ak
     
  8. benlyboy

    benlyboy

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    Mar 10, 2017
    Thanks for the reply.

    Yes I’m looking for a total replacement for the stock flasher. I do not want to modifying the bikes wiring in any way for a number of reasons. just one being if the bulbs ever become available I would like to be able to return it to stock. The bike is also over fifty years old and its just not good to start cutting on wiring that can not easily be replaced.

    OK now the part that will make some of you think I’m nuts :)
    I am using the run all the time system now and you are right it works just fin, except it didn’t sound right, yip you read it right:)

    Also the light are a bit dimmer than I want because of the voltage regulator, easy to fix run the light off the full voltage of the bike not directly off the 555 timer that is running on five volts

    I could use a transistor to do this but I want the click of a relay, nuts!!! I know but it just sounds right, but not if it is running all the time.
     
  9. AnalogKid

    AnalogKid

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    Jun 10, 2015
    I'm not an expert on bike electrical systems, but based on my auto designs I don't think you need a voltage regulator for the 555. Power transient protection should be good enough in a 6 V world.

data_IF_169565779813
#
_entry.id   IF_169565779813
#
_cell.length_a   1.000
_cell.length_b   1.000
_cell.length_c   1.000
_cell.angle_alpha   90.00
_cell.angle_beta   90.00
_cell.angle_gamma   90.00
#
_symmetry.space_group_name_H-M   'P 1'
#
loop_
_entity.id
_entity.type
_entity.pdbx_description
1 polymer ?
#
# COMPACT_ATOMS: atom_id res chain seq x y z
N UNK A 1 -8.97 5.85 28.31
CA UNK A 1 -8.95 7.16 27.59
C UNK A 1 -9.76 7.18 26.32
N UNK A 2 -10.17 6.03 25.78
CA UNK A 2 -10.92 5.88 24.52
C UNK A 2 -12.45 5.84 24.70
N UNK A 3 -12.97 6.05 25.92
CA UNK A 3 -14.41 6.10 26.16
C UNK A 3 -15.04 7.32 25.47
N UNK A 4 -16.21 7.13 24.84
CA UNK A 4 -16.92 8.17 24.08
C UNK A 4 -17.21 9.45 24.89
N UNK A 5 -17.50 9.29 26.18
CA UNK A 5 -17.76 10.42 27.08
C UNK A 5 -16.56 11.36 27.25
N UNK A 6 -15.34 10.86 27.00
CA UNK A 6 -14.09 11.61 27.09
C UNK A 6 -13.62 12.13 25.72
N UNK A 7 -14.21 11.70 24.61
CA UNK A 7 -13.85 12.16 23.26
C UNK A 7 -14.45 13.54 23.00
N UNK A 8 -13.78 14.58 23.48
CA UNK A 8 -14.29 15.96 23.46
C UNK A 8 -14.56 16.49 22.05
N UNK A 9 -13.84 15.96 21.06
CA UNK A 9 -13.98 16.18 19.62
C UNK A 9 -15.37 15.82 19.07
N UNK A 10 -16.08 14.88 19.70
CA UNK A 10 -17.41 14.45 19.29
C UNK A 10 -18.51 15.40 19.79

The relay part makes this thread make sense. And I agree that there is no substitute for getting the aesthetics right. Without messing with the native wiring, can you get a ground wire to where the new flasher circuit will be installed?

    ak
     
  10. benlyboy

    benlyboy

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    Mar 10, 2017

    Hi thanks for the help
    Yes adding an extra ground is as easy as grounding the flasher pack to the frame. As for the voltage regulator, not sure why it worked, but if did fix the problem I was having where the lights would flash much faster when the engine was running.
     
  11. AnalogKid

    AnalogKid

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    Jun 10, 2015
    You should post your circuit. A 555 is designed specifically to reject supply voltage variations.

    ak
     
  12. benlyboy

    benlyboy

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    Mar 10, 2017
    a very quick drawing of the circuit I have so far... didn’t ad values for caps and resistors, i would have to look now to know. the reg is a LT805CV

    flasher-a.jpg


    [Mod edit: image resized]
     
    Last edited by a moderator: Apr 9, 2017
  13. benlyboy

    benlyboy

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    Mar 10, 2017
    i had no replies but I’ve been working on it on my own, i may have come up with something that with some work may work.